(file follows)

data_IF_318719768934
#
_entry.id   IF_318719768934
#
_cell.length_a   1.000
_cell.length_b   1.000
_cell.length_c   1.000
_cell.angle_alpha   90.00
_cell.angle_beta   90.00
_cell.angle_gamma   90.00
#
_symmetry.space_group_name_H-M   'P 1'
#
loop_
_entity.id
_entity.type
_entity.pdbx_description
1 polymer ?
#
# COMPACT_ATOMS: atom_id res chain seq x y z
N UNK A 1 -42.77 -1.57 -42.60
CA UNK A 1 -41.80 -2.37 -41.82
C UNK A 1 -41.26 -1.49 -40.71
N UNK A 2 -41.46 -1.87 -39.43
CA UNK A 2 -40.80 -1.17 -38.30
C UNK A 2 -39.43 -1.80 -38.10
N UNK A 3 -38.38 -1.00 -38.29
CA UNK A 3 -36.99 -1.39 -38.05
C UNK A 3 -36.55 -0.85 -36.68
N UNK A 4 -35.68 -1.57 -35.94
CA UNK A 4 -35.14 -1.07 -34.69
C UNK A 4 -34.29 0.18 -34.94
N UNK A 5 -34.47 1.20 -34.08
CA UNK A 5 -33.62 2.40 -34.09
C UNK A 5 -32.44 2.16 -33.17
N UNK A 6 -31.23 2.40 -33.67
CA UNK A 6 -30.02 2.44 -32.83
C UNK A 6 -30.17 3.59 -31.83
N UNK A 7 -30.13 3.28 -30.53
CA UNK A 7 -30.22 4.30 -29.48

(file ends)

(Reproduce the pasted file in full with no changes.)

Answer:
data_IF_318719768934
#
_entry.id   IF_318719768934
#
_cell.length_a   1.000
_cell.length_b   1.000
_cell.length_c   1.000
_cell.angle_alpha   90.00
_cell.angle_beta   90.00
_cell.angle_gamma   90.00
#
_symmetry.space_group_name_H-M   'P 1'
#
loop_
_entity.id
_entity.type
_entity.pdbx_description
1 polymer ?
#
# COMPACT_ATOMS: atom_id res chain seq x y z
N UNK A 1 -42.77 -1.57 -42.60
CA UNK A 1 -41.80 -2.37 -41.82
C UNK A 1 -41.26 -1.49 -40.71
N UNK A 2 -41.46 -1.87 -39.43
CA UNK A 2 -40.80 -1.17 -38.30
C UNK A 2 -39.43 -1.80 -38.10
N UNK A 3 -38.38 -1.00 -38.29
CA UNK A 3 -36.99 -1.39 -38.05
C UNK A 3 -36.55 -0.85 -36.68
N UNK A 4 -35.68 -1.57 -35.94
CA UNK A 4 -35.14 -1.07 -34.69
C UNK A 4 -34.29 0.18 -34.94
N UNK A 5 -34.47 1.20 -34.08
CA UNK A 5 -33.62 2.40 -34.09
C UNK A 5 -32.44 2.16 -33.17
N UNK A 6 -31.23 2.40 -33.67
CA UNK A 6 -30.02 2.44 -32.83
C UNK A 6 -30.17 3.59 -31.83
N UNK A 7 -30.13 3.28 -30.53
CA UNK A 7 -30.22 4.30 -29.48